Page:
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Tuesday, 25 March 2014

Meet the Author - Children's author Lindsey Little talks about her adventures with James Munkers

Lindsey Little took time out of her busy schedule in rainy Tasmania to chat with us about her crazy adventures in creating James Munkers, the unlikely teenage hero of James Munkers: Super Freak, due for release in April!

James Munkers’ world is changing. New town. New school.

New hallucinations of bright blue animals wreaking havoc.

And when you add a leather-clad maniac who haunts the back garden, the loopy girl at school with her messages of doom, a cryptic prophecy and a bunch of shadowy strangers intent on murder, it looks as though James won’t even make it to Christmas.

Anna Bartlett interviews Lindsey Little, author of James Munkers: Super Freak.

AB: One of the aspects of James Munkers that has always stood out to the IP Picks judges is James’s voice: cynical, irreverent and very convincing. Now, James is a 15-year-old boy. Given that you’re not, and never have been, how did you make his voice so authentic?

LL: I think it helped that James is a big girl (with no offence intended to James or girls). If I’d been writing from the point of view of a macho kind of guy I might have struggled with it, but James is in turn cowardly, whiney, pathetic, shy and physically inept. I’m sorry to say I can relate to all of these things, and remember with painful accuracy the awkwardness of being fifteen.

I think the real reason he works for me, though, is because his motivations aren’t gender-specific. He wants to be happy, have friends, not be embarrassed by his family every second of the day, and not be killed by maniacs lobbing daggers at his head. These are things we can all relate to.

AB: Were there any tricks you used, when writing James Munkers, to help you tap into his voice?

LL: Sorry, no tricks. I actually find it easier to write in James’s voice than in my own. He seems to have stronger opinions than I do, and a lot more happens to him, so there’s been many a time when not only can I tap into his voice but I can’t get him to shut up.

When I started writing James Munkers I did so without planning anything: no plot, no voice, no idea. James is just what happened. His voice comes very naturally to me.

AB: James Munkers is exactly the sort of book teenage boys will love: packed with fights, escapes, magical explosions and a healthy dose of humour. What was the inspiration for the story?

LL: I wrote what I thought my sister would like to read, which was easy, because that’s what I’d want to read myself. My only preparation for the book, in the absence of a detailed plot or character assessments or any clue at all, was to write down a list of things I wanted to include. At that point, I thought it might be the only book I’d ever write, so I crammed in all the elements I loved in other people’s books: the fantasy of Harry Potter and The Dark is Rising; the adventure and excitement of the Cherub books; the modern, funny narrative of Nick Hornby; the big, crazy family of Gerald Durrell and The Dark is Rising again. That’s what I read, so that’s what I wrote.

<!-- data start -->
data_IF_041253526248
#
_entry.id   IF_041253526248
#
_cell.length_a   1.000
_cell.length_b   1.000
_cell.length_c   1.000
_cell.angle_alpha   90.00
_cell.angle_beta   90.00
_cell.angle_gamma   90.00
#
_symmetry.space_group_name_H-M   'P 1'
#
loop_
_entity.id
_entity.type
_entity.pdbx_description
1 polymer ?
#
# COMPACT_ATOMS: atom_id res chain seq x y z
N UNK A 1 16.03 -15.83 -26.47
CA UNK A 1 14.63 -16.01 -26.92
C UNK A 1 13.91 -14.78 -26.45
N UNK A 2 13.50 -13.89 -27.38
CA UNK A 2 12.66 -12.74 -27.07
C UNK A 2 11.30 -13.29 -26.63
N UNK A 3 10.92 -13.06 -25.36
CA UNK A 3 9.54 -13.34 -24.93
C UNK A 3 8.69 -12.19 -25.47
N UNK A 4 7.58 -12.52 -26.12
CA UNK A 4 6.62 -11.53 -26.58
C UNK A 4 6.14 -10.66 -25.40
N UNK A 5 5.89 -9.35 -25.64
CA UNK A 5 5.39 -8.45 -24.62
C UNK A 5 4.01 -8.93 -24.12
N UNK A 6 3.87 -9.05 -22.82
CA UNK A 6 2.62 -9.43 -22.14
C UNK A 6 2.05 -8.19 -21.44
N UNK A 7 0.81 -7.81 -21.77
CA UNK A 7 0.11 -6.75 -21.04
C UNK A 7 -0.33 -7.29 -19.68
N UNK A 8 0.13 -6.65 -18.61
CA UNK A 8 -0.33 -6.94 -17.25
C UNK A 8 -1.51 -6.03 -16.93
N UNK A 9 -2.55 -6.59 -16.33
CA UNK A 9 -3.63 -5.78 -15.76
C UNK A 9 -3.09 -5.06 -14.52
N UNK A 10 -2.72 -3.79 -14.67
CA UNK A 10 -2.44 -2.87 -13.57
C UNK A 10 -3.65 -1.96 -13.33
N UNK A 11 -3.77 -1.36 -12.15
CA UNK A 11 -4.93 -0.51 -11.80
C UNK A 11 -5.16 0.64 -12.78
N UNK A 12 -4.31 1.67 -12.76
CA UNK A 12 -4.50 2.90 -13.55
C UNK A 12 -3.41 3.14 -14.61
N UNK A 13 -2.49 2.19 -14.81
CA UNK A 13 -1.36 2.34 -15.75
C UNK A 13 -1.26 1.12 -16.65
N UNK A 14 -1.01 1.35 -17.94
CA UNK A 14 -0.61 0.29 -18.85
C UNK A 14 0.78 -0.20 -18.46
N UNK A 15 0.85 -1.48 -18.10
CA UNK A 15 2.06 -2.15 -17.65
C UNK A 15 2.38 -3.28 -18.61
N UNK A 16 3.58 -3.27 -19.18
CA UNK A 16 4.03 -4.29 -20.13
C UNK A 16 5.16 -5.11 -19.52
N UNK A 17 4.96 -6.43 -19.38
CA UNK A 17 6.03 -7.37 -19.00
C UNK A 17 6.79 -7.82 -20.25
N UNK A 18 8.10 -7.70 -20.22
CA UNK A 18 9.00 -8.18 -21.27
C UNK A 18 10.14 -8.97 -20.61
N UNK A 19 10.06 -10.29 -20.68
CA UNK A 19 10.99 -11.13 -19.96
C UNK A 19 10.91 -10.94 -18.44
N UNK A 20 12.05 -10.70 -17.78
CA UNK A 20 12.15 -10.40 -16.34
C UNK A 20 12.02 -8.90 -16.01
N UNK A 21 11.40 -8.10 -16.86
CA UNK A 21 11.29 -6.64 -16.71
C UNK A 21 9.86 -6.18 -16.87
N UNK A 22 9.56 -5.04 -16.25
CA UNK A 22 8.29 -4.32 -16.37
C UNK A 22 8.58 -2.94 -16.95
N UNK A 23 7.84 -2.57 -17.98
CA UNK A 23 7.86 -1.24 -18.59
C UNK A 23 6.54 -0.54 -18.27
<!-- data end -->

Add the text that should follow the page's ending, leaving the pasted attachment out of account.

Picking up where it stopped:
AB: The cast of characters you’ve assembled around James – siblings, friends, leather-clad maniacs, teachers – stand out as being both original and quirky. Are any of them drawn from real life – or aren’t you allowed to say?

LL: Just the twins. I don’t usually approve of twins in books – they are so often used as plot devices and are rarely portrayed properly – but seeing as I am a twin, I decided I could break my own rule. Interestingly enough, though, it’s not a case of my sister being one of the twins and me being the other. I’m neither of them. She’s both.

I tell you what, though – I found one of my characters in real life after I’d written him. When I met my supervisor for my masters’ thesis, I kept thinking, “I know you. Where do I know you from?” It wasn’t until a few weeks later that I suddenly went, “Oh my god, you’re Mr Lancer!” Exactly as I’d pictured him. So there you go.

AB: What’s the most useful thing you’ve learnt about writing, throughout the whole writing-and-editing process?

LL: That you can’t fix your book until you’ve written the words first. I used to check and recheck every word I wrote as I wrote it and, consequently, did not get very far. It was only when I eventually thought, “Screw you, words, I’m writing you anyway,” that I started to make progress. Now I write my first drafts in a frenzy, not thinking about plot or characterisation or anything, and often find that my instinct will kick in and the plot will develop naturally on its own. The first draft is about your guts; put your brain on hold until the editing begins. You’ll definitely need it then.

AB: And what did you find the hardest part about writing James Munkers?

LL: Starting, and stopping. I’d wanted to write a book since I was little, but it was such a daunting task that it took a proper kick up my arse to get me started. Once I got started, though, I couldn’t stop, which is my current problem. He’s being published soon, and I can’t keep tinkering about with him, as has been my habit for the last, oh, nine years. He’s a habit I have to break, and it honestly hurts.